The crush of issues has added a sense of urgency to upcoming disability community events at the capitol, and adds to the complexity of the debate over saving programs and services. Advocates have been going to the capitol, helping at phone banks, and calling and writing to make their concerns known.
GAMC was eliminated by Pawlenty in 2009. The program, which provides health care for some of the state’s sickest and poorest residents, ends April 1. Department of Human Services officials have proposed moving GAMC participants to MinnesotaCare. But critics contend that would wipe out MinnesotaCare and
create a system that many very poor GAMC recipients cannot afford. A temporary restraining order was filed March 4 to block Pawlenty from ending GAMC.
The budget proposal anticipated $387 million from the federal government. If that doesn’t come through, additional cuts would be necessary. The proposed budget cuts for 2010 aren’t final. House and Senate leaders are expected to roll out their budget proposals soon to counter what the governor brought forward. But throughout the disability community and the state, advocacy groups and self-advocates are bracing for the worst.
Several groups have issued action alerts and distribution information on what the cuts would mean for their constituents. Minnesota Consortium for Citizens with Disabilities (MnCCD) has been reviewing the cuts and their impacts at the group’s weekly meetings.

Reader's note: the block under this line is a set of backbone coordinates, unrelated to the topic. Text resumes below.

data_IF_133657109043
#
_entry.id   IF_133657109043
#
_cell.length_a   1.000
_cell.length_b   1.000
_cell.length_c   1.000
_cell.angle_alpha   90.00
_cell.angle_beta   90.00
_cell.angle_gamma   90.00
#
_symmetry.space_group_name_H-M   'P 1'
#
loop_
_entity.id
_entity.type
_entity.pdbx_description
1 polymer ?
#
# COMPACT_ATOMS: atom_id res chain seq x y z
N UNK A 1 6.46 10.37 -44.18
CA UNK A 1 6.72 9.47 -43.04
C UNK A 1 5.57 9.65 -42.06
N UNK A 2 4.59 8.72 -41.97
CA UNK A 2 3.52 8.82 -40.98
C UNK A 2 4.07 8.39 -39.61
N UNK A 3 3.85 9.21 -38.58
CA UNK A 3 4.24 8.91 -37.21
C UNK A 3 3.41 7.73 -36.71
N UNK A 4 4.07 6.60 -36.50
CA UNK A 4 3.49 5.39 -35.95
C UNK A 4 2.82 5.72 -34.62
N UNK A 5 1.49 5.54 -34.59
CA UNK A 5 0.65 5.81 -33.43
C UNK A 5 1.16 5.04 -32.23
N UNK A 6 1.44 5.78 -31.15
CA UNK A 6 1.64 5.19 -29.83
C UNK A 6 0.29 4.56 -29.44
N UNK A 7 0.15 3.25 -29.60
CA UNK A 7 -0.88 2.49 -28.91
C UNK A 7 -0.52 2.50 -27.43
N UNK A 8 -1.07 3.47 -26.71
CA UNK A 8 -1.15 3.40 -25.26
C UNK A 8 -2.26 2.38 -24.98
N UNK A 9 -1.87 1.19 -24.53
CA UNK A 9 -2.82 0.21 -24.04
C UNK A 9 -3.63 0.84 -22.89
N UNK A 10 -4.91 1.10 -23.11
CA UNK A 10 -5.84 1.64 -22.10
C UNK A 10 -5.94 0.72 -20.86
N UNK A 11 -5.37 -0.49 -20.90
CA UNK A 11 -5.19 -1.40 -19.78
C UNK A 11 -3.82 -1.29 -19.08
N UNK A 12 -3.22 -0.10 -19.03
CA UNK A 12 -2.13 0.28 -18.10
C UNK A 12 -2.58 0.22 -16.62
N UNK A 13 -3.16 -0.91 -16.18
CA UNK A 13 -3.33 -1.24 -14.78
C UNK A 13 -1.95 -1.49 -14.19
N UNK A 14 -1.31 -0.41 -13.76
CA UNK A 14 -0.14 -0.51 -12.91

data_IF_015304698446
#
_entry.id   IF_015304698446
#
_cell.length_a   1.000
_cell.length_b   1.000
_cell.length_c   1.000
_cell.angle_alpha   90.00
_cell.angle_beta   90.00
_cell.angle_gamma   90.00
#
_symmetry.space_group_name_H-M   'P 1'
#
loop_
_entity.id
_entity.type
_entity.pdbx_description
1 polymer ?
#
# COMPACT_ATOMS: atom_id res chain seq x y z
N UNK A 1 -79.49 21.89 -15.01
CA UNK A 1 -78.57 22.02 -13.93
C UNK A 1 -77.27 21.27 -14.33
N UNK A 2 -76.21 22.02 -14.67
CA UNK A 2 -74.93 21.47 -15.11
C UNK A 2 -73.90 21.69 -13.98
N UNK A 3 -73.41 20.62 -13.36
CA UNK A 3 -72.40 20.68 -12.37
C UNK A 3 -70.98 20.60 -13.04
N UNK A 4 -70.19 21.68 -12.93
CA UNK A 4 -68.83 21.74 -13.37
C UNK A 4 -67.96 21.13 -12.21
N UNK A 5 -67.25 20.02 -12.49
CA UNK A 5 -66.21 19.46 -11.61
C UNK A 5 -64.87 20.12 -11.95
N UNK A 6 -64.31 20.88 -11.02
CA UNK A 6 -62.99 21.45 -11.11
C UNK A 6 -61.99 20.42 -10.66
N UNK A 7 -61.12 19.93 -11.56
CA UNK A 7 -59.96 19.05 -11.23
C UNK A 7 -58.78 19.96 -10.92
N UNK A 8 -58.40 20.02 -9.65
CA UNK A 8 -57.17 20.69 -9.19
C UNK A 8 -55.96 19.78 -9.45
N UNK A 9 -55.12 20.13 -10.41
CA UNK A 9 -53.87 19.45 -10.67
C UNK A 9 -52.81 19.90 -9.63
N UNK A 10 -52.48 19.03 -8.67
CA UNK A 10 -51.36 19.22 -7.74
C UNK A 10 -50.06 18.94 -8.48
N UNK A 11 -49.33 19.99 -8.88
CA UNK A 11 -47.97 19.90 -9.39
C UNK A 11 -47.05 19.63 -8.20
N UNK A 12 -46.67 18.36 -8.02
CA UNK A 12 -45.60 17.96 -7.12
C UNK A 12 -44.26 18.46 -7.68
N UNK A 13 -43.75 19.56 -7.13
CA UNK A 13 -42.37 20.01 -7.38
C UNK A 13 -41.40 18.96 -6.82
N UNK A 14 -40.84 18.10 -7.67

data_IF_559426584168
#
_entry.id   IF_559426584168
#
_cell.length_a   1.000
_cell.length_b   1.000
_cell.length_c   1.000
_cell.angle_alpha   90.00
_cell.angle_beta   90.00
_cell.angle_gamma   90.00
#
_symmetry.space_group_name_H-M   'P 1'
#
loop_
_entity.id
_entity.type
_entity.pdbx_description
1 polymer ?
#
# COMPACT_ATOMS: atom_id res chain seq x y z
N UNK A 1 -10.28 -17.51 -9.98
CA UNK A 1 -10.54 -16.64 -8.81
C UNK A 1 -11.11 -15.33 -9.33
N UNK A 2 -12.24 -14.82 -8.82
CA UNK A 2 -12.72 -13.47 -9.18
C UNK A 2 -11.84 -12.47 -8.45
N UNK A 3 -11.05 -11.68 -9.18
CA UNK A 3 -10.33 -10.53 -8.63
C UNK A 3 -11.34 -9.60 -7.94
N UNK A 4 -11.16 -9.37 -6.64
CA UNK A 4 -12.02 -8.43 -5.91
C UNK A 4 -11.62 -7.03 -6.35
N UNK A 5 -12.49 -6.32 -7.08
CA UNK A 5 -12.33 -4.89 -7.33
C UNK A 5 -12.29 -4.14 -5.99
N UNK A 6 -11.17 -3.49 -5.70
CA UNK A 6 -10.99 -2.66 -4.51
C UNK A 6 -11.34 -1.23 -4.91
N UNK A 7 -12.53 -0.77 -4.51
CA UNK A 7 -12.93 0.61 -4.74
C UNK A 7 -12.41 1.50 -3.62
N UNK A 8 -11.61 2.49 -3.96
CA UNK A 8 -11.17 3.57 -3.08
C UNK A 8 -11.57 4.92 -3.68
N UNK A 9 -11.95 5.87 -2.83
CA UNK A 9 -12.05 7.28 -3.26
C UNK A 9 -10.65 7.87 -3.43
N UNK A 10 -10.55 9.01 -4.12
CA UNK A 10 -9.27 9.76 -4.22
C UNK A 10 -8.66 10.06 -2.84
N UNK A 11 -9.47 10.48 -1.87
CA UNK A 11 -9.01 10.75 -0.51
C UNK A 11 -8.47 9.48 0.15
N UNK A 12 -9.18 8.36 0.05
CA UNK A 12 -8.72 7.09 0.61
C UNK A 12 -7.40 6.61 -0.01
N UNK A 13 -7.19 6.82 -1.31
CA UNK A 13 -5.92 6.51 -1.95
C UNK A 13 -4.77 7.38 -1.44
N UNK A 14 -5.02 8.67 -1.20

“Legislators need to hear from community members and hear their stories,” said MnCCD Co-Chairman Jeff Nachbar. While cuts may be inevitable given the state’s economic situation, members of MnCCD are emphasizing that many of the programs and services slated for cuts now will have much higher, longer-term costs later.
Having the controversial GAMC debate and the overall state budget cut proposals going on at once is daunting. Funding for GAMC was wiped out last year as one of many measures to balance the state budget. The governor used unallotment and a line-item veto to eliminate the program. It runs out of money this month. Since then a coalition of state lawmakers, health care providers, social services agencies and advocacy groups have worked to bring forward proposals that would help at least some of the current program participants.
Last month the House and Senate passed proposals to partially restore GAMC. Pawlenty immediately vetoed the proposal from Washington where was attending a fundraiser. The Senate was able to override the veto; the Minnesota House failed to do so despite an initial 125-9 vote of approval. The override fell short by five votes.
Many House Republicans said they had voted earlier for the GAMC package with the understanding it would be sent back to legislators for further negotiations, not simply sent to the governor for his signature.
As the March issue of Access Press went to press, Pawlenty and legislative leaders were still discussing ways to save some semblance of GAMC. One idea the Republicans have put on the table is that of creating accountable care organizations (ACO). These groups would direct patients into state or federallyrun programs for their medical care.
These organizations, known as ACOs, are used in other states and have been a focus during the national health care debate. An ACO could include doctors and one or more hospitals. ACOs have been eyed as a way to help provide Medicare coverage for patients.